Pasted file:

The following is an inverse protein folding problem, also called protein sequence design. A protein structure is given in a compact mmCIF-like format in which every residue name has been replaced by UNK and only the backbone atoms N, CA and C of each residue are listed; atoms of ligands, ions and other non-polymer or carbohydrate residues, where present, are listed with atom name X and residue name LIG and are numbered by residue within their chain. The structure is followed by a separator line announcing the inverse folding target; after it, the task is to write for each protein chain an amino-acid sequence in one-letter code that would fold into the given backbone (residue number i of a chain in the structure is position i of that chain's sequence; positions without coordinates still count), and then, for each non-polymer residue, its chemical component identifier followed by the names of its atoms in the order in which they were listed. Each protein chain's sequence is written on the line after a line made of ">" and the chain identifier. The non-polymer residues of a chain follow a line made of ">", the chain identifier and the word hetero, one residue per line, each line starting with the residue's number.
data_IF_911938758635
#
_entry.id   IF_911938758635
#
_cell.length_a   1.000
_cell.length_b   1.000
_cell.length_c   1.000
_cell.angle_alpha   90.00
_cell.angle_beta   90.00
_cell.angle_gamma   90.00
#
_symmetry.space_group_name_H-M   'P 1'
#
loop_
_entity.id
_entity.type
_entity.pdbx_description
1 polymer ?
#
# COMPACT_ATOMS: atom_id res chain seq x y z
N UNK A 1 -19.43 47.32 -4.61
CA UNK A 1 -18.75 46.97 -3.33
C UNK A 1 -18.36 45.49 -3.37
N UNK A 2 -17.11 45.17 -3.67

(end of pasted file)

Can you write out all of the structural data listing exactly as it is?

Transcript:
The following is an inverse protein folding problem, also called protein sequence design. A protein structure is given in a compact mmCIF-like format in which every residue name has been replaced by UNK and only the backbone atoms N, CA and C of each residue are listed; atoms of ligands, ions and other non-polymer or carbohydrate residues, where present, are listed with atom name X and residue name LIG and are numbered by residue within their chain. The structure is followed by a separator line announcing the inverse folding target; after it, the task is to write for each protein chain an amino-acid sequence in one-letter code that would fold into the given backbone (residue number i of a chain in the structure is position i of that chain's sequence; positions without coordinates still count), and then, for each non-polymer residue, its chemical component identifier followed by the names of its atoms in the order in which they were listed. Each protein chain's sequence is written on the line after a line made of ">" and the chain identifier. The non-polymer residues of a chain follow a line made of ">", the chain identifier and the word hetero, one residue per line, each line starting with the residue's number.
data_IF_911938758635
#
_entry.id   IF_911938758635
#
_cell.length_a   1.000
_cell.length_b   1.000
_cell.length_c   1.000
_cell.angle_alpha   90.00
_cell.angle_beta   90.00
_cell.angle_gamma   90.00
#
_symmetry.space_group_name_H-M   'P 1'
#
loop_
_entity.id
_entity.type
_entity.pdbx_description
1 polymer ?
#
# COMPACT_ATOMS: atom_id res chain seq x y z
N UNK A 1 -19.43 47.32 -4.61
CA UNK A 1 -18.75 46.97 -3.33
C UNK A 1 -18.36 45.49 -3.37
N UNK A 2 -17.11 45.17 -3.67